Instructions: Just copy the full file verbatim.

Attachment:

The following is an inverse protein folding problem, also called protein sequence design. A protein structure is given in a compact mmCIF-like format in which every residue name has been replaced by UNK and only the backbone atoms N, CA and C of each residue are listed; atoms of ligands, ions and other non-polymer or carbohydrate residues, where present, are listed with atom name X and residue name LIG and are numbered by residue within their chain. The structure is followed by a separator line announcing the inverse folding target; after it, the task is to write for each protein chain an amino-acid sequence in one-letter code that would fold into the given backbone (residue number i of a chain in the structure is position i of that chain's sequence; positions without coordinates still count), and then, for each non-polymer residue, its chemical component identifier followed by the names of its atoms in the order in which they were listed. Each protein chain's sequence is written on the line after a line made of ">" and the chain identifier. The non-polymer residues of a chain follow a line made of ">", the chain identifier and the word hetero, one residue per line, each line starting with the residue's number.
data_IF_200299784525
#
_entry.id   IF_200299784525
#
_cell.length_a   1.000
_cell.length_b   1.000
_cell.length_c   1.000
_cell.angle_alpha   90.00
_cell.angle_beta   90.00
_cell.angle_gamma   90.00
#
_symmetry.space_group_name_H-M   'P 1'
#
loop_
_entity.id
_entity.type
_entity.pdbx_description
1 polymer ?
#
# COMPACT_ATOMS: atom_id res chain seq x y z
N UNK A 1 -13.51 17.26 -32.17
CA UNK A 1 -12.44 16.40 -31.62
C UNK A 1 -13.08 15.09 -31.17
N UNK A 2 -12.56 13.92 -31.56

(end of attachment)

The following is an inverse protein folding problem, also called protein sequence design. A protein structure is given in a compact mmCIF-like format in which every residue name has been replaced by UNK and only the backbone atoms N, CA and C of each residue are listed; atoms of ligands, ions and other non-polymer or carbohydrate residues, where present, are listed with atom name X and residue name LIG and are numbered by residue within their chain. The structure is followed by a separator line announcing the inverse folding target; after it, the task is to write for each protein chain an amino-acid sequence in one-letter code that would fold into the given backbone (residue number i of a chain in the structure is position i of that chain's sequence; positions without coordinates still count), and then, for each non-polymer residue, its chemical component identifier followed by the names of its atoms in the order in which they were listed. Each protein chain's sequence is written on the line after a line made of ">" and the chain identifier. The non-polymer residues of a chain follow a line made of ">", the chain identifier and the word hetero, one residue per line, each line starting with the residue's number.
data_IF_200299784525
#
_entry.id   IF_200299784525
#
_cell.length_a   1.000
_cell.length_b   1.000
_cell.length_c   1.000
_cell.angle_alpha   90.00
_cell.angle_beta   90.00
_cell.angle_gamma   90.00
#
_symmetry.space_group_name_H-M   'P 1'
#
loop_
_entity.id
_entity.type
_entity.pdbx_description
1 polymer ?
#
# COMPACT_ATOMS: atom_id res chain seq x y z
N UNK A 1 -13.51 17.26 -32.17
CA UNK A 1 -12.44 16.40 -31.62
C UNK A 1 -13.08 15.09 -31.17
N UNK A 2 -12.56 13.92 -31.56